"Hold your head up and have a cappuccino. Take a trip. Hang your Christmas lights and hide colored eggs. Cry, laugh, then take a nap. And when we all get to the end of the road, I'm going to write a story that's so happy it's going to make your liver explode. It's going to be a great day."  (pg 119)

I would rate this book: 5.0/5.0

About Dina Kucera:
Dina Kucera was born and raised in Albuquerque, New Mexico. After completing a project to collect and identify fifty insects, she graduated from the ninth grade and left school for good. It seemed like a good idea at the time. Her first job was a paper route, and she has worked as a maid, bartender, waitress, and grocery store checker. Dina has also been a stand-up comic for twenty years, for which she receives payment ranging from a small amount of money to a very, very small amount of money. When it comes to awards and recognition, she was once nominated for a Girl Scout sugar cookie award, but she never actually received the award because her father decided to stop at a bar instead of going to the award ceremony. Dina waited on the curb outside the bar, repeatedly saying to panhandlers, “Sorry. I don’t have any money. I’m seven.” Dina is married with three daughters, one stepson, and one grandson. She currently lives in Phoenix, Arizona.

Disclosure: A review copy was provided to me courtesy of Pump Up Your Book Tours. All thoughts and opinions are my own. I was not compensated for this review in any way.


  1. Wow...fantastic review! Thank you!

  2. A heartwrenching story, and I like meeting people like Dina who make a point of getting through with some humor and perserverance. I feel her, I really do.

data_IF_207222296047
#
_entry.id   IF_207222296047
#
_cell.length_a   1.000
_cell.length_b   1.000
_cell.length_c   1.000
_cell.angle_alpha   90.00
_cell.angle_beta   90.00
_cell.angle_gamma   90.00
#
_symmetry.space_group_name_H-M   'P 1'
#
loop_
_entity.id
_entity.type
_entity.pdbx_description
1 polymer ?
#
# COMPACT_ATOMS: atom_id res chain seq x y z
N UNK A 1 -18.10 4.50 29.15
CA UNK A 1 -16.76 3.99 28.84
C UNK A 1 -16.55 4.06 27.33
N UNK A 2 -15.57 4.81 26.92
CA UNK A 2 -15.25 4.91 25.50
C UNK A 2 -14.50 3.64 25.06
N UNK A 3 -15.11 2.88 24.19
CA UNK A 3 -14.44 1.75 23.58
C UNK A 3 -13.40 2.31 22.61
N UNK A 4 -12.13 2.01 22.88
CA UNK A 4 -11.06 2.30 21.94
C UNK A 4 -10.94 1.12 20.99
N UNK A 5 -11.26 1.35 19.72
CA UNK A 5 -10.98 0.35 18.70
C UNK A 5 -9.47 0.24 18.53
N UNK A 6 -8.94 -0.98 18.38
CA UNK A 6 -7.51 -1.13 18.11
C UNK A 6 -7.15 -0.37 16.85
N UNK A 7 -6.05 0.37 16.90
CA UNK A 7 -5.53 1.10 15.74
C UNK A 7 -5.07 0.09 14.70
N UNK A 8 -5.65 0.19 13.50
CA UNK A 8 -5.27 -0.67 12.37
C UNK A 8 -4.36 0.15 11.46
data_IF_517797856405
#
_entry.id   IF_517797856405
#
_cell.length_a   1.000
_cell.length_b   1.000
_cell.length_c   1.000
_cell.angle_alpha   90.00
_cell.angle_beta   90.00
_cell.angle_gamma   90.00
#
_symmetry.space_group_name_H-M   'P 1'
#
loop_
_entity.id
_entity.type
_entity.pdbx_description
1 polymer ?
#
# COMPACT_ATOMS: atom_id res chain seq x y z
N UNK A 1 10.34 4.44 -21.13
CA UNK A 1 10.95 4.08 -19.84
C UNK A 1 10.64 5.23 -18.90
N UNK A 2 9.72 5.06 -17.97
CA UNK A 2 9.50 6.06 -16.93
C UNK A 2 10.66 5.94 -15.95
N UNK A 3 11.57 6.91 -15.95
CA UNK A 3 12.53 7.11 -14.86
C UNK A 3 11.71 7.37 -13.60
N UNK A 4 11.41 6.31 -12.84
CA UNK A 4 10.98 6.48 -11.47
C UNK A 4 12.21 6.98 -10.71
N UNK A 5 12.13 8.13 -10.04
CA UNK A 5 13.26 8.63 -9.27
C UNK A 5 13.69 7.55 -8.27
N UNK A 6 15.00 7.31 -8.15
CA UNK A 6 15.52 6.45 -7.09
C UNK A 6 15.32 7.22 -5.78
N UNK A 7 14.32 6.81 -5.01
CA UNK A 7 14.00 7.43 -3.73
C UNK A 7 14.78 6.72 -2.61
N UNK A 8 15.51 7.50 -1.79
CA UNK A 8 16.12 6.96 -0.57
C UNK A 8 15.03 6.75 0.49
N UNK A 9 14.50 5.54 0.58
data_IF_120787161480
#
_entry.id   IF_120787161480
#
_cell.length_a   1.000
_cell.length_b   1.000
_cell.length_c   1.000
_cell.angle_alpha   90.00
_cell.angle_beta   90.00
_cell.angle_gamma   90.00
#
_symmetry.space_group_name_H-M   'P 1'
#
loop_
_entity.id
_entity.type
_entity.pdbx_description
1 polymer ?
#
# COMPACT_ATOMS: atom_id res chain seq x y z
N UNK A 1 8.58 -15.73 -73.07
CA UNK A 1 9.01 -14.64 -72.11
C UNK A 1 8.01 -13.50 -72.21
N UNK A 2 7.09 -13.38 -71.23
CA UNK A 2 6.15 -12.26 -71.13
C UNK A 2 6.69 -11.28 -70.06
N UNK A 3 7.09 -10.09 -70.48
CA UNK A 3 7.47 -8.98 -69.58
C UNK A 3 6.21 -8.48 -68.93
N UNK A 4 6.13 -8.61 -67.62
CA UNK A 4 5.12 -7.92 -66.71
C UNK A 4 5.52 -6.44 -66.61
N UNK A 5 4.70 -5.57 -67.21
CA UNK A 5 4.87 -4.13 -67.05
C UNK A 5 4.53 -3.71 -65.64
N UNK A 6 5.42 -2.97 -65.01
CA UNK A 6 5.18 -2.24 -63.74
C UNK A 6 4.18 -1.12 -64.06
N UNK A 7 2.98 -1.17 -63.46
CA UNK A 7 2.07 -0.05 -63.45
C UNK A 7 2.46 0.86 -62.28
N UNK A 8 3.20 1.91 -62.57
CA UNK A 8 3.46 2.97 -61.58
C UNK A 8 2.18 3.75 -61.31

Glad I found you from Cym Lowell's blog hop.
    Madame Perry's Salon

  3. Usually I'm not drawn to books on addiction. Although they might be helpful, I find myself weary and troubled when I turn the final page. Then an author like Dina Kucera comes along and puts another face on dependency. A hope. A tremendous humor laced in heart and raw truth.

    Perfect example?

    "I thought I could make her better. With love. Am I the only one? Do other parents try this exhausting road making them stay clean with "love"?
    Another thing I'm guilty of is thinking, If she has a Coach purse like the other girls, she will stop using heroin. I can't count the number of times I've heard drug addicts say, "I was a heroin addict, then I got a Coach purse and never used heroin again." (page 78-79)

    I have gone down this road before...thinking "things" constitute love. Even if you have never been around someone who loves a substance more than you, this is a great read.

    Annie Boreson

  4. Thank you all for the beautiful encouraging posts!!!! Dina

  5. Really!?!? I LOVE books that make me laugh AND cry. Out of all of the books I've read this year, the two that managed to do that were both non-fiction, which I've usually steered clear of, but reading those has given me a change of heart. I'm going to have to add this to my list! Thanks for the review!

    Julie @ Knitting and Sundries